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Gwyneth Paltrow arrives at the opening of the Tracy Anderson flagship studio on Thursday, April 4, 2013 in Los Angeles.

Jordan Strauss/AP

Now if your busybody aunt took you (or your smart, single daughter) aside and offered the unsolicited advice to "get yourself married before the good ones get snatched up," you'd probably grit your teeth, pretend your cellphone was ringing and fume about it later. The nerve! So how come when a mom nobody knows decides to offer her two cents on the marriage mistakes of an entire generation of women – while, not so subtly, bragging about her oh-so-fabulous sons – everyone jumps to attention? Why do we listen to the advice of strangers?

Last month, the mother of Princeton boys called on the girls in their class to, basically, grab them quick before they vanished into the big, wide world and were lost forever. Panic ensued? Was she right? Were young women really doomed to marry down or not at all? (And doesn't this sound vaguely familiar to another man-shortage panic a few decades back?)

Setting aside the questionable advice itself, the idea that strangers feel okay in offering it is less surprising, Atlantic writer Wendy Kaminer observed, than the very idea that we actually listen to it. (And, quite possibly, give it more weight than advice from someone actually invested in our personal welfare.)

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Kaminer dubs it "womansplaining," arguing against this odd and yet long-standing tradition of taking advice from people who don't know anything about you. "What's wrong with seeking advice from strangers?" she asks. "Nothing, if you're seeking practical instruction on practical problems: how to fix your bike, prepare your taxes or roast a leg of lamb." But when and who to marry isn't a five-step plan that matches up to everyone. And then there's the status of those giving the advice: It's fun to love to hate Gwyneth Paltrow, but if we're lapping up her advice, then who's really the punch line here? And it's not just celebrities: It's talk show hosts, athletes, random bloggers and tweeters. Kaminer asks: "Why imagine that writers and TV personalities who have no idea that you even exist can advise you on your personal, professional or ethical quandaries?"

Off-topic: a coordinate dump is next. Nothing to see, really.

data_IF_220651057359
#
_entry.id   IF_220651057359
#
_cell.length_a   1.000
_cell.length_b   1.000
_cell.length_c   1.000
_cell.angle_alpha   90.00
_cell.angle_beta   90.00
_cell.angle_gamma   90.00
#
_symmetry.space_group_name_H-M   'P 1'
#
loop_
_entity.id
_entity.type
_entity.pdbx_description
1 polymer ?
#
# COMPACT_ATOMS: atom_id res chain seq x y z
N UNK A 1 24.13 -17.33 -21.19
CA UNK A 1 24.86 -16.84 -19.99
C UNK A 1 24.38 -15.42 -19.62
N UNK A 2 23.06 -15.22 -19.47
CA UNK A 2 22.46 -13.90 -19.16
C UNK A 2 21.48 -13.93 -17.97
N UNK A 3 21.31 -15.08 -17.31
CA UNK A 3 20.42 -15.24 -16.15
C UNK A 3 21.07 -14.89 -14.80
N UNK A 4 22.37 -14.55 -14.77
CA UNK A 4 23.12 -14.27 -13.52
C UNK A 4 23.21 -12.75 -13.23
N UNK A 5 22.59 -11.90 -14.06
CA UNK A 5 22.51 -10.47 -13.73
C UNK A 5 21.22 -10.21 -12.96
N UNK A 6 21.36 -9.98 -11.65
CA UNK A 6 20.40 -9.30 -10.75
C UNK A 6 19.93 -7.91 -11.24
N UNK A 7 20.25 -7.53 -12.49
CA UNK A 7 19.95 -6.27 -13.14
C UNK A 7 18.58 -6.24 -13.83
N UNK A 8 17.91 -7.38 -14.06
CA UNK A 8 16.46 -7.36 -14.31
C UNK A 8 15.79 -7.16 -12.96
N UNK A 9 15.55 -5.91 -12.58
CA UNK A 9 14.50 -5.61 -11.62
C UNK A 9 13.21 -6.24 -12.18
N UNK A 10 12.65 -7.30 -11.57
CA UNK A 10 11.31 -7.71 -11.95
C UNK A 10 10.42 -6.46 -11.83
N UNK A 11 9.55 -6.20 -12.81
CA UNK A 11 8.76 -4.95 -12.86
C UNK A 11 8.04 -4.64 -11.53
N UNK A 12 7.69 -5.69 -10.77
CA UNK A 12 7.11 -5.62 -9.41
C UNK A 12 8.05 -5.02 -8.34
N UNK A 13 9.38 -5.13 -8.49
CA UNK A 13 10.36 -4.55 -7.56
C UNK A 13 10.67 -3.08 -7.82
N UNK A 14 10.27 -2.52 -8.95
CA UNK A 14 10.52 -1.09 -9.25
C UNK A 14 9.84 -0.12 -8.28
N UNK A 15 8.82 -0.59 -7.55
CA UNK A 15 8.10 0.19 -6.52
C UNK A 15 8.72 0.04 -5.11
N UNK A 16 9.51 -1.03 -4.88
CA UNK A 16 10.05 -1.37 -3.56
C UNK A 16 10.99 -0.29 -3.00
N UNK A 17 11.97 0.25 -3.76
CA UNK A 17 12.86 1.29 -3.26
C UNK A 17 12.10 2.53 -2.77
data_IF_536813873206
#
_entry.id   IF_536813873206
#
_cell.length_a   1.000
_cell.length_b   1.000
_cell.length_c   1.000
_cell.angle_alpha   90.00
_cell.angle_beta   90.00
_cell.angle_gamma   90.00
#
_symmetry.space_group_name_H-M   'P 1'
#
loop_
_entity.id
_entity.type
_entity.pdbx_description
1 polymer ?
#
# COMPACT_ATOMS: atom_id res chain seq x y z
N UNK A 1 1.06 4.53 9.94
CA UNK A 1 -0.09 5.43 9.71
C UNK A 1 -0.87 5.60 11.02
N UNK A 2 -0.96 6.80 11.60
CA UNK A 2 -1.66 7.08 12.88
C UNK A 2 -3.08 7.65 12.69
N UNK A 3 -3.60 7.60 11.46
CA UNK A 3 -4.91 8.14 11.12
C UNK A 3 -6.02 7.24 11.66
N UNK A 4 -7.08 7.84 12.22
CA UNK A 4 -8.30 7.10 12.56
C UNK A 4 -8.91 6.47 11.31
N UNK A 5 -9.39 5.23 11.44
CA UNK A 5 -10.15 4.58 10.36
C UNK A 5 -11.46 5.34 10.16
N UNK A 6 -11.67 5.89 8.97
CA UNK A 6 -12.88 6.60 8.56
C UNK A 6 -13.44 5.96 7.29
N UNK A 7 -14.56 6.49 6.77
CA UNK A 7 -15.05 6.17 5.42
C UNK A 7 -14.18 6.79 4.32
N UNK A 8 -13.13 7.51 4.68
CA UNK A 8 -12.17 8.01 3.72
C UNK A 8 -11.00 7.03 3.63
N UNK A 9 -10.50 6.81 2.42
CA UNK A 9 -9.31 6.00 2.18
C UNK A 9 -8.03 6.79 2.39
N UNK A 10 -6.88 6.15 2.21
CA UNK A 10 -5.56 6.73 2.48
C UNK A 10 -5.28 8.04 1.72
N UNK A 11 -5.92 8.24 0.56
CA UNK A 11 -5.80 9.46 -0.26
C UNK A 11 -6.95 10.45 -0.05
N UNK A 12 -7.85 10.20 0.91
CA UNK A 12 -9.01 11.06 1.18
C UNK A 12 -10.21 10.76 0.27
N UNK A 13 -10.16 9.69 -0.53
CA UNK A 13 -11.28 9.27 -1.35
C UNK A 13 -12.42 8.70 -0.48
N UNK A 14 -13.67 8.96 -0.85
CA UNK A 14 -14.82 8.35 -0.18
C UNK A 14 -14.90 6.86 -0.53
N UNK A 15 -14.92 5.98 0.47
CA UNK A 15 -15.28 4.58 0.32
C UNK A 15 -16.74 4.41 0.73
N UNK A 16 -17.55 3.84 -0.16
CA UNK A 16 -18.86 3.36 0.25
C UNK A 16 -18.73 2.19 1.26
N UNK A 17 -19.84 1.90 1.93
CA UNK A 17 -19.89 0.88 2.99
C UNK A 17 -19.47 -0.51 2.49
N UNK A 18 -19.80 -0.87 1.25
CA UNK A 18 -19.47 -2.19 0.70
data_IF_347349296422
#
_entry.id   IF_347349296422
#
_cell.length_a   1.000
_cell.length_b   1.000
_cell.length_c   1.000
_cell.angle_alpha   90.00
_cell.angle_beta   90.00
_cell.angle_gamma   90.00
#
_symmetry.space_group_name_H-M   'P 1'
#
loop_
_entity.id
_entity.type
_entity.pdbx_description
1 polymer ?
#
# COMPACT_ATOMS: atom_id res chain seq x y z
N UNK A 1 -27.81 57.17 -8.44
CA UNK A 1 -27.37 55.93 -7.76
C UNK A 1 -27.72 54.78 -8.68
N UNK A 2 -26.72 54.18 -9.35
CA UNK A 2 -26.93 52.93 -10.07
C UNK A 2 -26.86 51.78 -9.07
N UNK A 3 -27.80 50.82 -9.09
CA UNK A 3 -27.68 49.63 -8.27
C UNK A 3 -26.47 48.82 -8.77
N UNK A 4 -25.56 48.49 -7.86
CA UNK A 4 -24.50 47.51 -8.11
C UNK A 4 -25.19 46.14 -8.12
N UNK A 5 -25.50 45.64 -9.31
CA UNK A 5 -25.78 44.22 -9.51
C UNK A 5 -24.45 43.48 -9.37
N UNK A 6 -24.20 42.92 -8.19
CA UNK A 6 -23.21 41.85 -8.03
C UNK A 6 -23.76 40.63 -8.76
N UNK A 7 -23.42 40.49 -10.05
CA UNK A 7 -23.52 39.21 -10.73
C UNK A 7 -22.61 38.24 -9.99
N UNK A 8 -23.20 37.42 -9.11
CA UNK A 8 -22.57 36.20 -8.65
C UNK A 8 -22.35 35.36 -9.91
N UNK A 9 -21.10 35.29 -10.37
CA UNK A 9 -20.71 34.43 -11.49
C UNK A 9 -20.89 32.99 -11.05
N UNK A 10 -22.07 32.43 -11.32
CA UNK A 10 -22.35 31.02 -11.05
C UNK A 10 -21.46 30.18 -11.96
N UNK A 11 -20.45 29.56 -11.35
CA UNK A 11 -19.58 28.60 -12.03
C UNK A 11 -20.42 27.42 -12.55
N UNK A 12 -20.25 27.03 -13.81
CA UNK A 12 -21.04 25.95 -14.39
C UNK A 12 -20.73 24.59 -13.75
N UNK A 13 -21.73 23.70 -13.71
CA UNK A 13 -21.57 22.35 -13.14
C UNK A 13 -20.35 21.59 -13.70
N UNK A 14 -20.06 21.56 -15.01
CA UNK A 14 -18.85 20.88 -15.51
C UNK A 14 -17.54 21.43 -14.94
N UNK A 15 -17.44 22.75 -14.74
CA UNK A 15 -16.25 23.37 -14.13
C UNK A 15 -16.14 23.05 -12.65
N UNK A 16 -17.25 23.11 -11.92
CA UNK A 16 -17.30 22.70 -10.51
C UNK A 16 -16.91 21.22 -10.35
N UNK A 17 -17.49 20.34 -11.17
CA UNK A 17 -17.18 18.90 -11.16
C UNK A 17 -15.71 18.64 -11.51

Perhaps that Princeton mom just gave us something fun to talk about for a week or so; maybe no current Princeton student will begin husband-shopping in her premed class. (Though who could blame them, given the endless admonitions about missing their fertility window, outpacing their male peers and so on?) And there are some potentially delicious recipes in Paltrow's new book, if you ever find the time to make them. Even advice we didn't ask for can be useful. But Kaminer point is sound: We'd be wiser to pay more attention to the ones who love us and know us, and be more circumspect with generic advice that comes from rich, pretty and eloquent strangers. After all, the advice that comes in an expensive hardcover on a book store shelf may have some useful nuggets, but it is still about selling expensive hardcovers. Your aunt will share her wisdom for nothing.

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